It would cost homeowners in the district roughly $32 a year through the 25-year life of the bond, based on the average area home value of $103,000.
“We're trying to jump on this and get our property and everything ready to be able to build,” longtime district board member Patsy Rowles said, adding that the 2,412-student, four-school district in southeast Bakersfield has already enrolled 120 new students this year.
The district has seen staggering student growth since 2005. When officials asked for their last bond in 2010, $24.8 million Measure C, the student population had grown 40 percent in five years. Since then, it has grown another 10 percent, outpacing Kern County, which enrolled roughly 3.5 percent more students overall during the same period.
Fairfax's growth has outpaced that of most other Kern County elementary school districts, enrolling more than 1,000 students between the 2010 and 2015 school years.
“Ten years ago we had 1,200 students, then we just took off,” Fairfax Superintendent Michael Coleman said.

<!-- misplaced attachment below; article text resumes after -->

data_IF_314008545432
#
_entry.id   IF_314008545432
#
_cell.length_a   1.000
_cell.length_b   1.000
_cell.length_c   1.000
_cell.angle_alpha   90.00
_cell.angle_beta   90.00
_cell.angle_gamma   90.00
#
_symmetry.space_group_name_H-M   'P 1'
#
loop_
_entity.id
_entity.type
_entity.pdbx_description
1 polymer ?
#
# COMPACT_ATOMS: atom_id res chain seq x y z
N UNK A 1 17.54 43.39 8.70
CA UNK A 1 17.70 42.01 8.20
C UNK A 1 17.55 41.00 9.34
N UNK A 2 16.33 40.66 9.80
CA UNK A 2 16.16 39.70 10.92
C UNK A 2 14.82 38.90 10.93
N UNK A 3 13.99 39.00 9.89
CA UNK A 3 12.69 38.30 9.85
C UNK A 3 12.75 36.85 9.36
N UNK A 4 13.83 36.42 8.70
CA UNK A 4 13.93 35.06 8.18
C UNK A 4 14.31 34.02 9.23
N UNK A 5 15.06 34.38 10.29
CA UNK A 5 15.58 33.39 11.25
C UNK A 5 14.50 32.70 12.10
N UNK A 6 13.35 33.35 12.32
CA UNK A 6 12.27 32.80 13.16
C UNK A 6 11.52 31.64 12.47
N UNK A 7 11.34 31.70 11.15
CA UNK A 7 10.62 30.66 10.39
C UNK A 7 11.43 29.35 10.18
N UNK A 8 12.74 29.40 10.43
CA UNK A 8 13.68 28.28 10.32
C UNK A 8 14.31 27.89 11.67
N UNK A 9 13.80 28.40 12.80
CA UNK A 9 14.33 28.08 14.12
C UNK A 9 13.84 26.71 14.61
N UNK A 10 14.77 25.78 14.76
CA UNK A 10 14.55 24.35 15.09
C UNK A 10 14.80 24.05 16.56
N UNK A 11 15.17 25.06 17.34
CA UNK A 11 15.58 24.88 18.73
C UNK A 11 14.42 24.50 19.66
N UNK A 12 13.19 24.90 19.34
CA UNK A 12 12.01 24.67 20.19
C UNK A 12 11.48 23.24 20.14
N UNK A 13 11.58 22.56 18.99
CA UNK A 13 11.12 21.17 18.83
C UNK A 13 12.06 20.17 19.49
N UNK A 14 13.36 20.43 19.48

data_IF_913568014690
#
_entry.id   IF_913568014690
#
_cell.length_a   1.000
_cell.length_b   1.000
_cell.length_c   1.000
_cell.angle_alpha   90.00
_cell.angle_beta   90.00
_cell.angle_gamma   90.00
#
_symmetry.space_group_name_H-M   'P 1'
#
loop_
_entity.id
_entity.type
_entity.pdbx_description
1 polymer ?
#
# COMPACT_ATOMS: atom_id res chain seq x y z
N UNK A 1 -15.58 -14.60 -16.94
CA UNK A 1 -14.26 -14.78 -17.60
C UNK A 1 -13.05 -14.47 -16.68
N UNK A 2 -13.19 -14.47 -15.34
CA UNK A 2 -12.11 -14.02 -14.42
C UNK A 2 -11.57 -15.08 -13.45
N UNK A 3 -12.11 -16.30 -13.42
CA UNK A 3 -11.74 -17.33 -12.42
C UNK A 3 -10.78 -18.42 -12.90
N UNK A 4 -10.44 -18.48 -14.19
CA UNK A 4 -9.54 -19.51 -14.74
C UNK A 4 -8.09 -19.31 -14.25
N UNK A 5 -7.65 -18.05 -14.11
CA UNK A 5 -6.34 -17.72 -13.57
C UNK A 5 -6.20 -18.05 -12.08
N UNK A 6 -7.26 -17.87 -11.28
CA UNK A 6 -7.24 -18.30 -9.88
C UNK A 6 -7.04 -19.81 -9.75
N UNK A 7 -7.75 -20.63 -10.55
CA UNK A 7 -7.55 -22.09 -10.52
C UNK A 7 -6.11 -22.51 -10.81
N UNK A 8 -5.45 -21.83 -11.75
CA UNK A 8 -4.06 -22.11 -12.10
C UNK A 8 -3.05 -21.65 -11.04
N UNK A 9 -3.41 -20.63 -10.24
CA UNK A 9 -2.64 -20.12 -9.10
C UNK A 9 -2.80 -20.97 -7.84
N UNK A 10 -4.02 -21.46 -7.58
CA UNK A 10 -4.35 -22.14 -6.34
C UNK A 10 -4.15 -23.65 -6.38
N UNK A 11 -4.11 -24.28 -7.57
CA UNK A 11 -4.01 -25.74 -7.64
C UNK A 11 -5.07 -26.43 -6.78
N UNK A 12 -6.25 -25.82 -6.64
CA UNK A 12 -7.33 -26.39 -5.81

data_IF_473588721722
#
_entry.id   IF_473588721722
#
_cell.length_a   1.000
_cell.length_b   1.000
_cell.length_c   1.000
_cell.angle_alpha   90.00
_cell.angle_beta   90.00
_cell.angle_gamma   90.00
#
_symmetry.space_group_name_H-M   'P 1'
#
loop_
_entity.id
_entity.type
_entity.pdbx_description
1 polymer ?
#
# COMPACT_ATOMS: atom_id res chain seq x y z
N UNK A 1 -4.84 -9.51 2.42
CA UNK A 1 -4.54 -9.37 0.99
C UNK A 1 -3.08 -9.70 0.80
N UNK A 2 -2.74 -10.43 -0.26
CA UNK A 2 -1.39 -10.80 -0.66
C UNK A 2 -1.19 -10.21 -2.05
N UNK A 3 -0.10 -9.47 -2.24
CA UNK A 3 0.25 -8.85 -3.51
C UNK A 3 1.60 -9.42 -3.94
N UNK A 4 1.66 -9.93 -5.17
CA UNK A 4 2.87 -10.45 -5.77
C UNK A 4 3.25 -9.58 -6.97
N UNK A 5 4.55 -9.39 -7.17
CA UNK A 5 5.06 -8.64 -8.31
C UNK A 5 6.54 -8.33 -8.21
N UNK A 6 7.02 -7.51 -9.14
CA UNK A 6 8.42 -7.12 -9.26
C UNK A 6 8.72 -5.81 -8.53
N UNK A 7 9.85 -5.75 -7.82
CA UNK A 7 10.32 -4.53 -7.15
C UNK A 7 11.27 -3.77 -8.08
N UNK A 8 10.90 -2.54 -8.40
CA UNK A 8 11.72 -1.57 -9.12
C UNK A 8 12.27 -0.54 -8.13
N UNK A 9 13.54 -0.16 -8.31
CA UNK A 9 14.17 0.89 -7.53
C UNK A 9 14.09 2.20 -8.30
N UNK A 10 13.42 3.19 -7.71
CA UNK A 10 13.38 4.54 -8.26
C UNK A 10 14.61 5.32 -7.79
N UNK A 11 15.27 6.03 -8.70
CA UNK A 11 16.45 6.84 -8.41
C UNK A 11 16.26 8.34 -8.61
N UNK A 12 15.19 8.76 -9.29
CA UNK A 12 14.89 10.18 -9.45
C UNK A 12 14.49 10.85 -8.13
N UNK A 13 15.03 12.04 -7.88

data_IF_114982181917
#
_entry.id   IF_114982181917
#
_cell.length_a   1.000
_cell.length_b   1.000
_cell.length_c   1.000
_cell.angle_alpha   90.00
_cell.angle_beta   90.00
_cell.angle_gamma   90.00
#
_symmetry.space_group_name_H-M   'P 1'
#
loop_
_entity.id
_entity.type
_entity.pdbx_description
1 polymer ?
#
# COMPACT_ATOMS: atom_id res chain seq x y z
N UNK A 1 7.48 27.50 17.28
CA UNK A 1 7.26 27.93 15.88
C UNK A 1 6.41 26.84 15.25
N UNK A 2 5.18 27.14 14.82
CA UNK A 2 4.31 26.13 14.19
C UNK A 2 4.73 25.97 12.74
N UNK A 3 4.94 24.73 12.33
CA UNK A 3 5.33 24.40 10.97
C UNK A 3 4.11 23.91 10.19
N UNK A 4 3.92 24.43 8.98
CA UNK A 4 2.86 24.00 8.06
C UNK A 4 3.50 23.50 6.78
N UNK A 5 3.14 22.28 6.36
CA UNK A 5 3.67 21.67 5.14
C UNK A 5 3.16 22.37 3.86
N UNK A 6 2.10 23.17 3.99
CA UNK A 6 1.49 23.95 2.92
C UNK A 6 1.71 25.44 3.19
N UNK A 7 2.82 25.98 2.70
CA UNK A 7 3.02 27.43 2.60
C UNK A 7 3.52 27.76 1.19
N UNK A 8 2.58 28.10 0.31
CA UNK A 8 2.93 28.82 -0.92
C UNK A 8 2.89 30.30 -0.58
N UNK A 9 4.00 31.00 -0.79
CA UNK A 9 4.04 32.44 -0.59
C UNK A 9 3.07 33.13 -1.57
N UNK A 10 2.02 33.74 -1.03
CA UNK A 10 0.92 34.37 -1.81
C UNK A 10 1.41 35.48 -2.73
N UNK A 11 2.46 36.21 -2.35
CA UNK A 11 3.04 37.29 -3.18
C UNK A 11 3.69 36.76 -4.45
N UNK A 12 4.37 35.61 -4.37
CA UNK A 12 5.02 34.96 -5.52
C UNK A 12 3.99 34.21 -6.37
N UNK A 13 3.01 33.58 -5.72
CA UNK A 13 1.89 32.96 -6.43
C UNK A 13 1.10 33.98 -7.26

Maloney Would Create Green Schools, Good-Paying Jobs
Office of Representative Sean Patrick Maloney, Hudson Valley News Network
April 22, 2016
-- In celebration of Earth Day, Representative Sean Patrick Maloney (NY-18) announced legislation at Arlington High School to provide funding to schools to encourage green development of their aging infrastructure.
School Modernization And Revitalization Through (SMART) Jobs Act would authorize funding for the development of green schools, which would encourage energy efficiency and the use of renewables, and create numerous high-skilled jobs in the clean energy industry.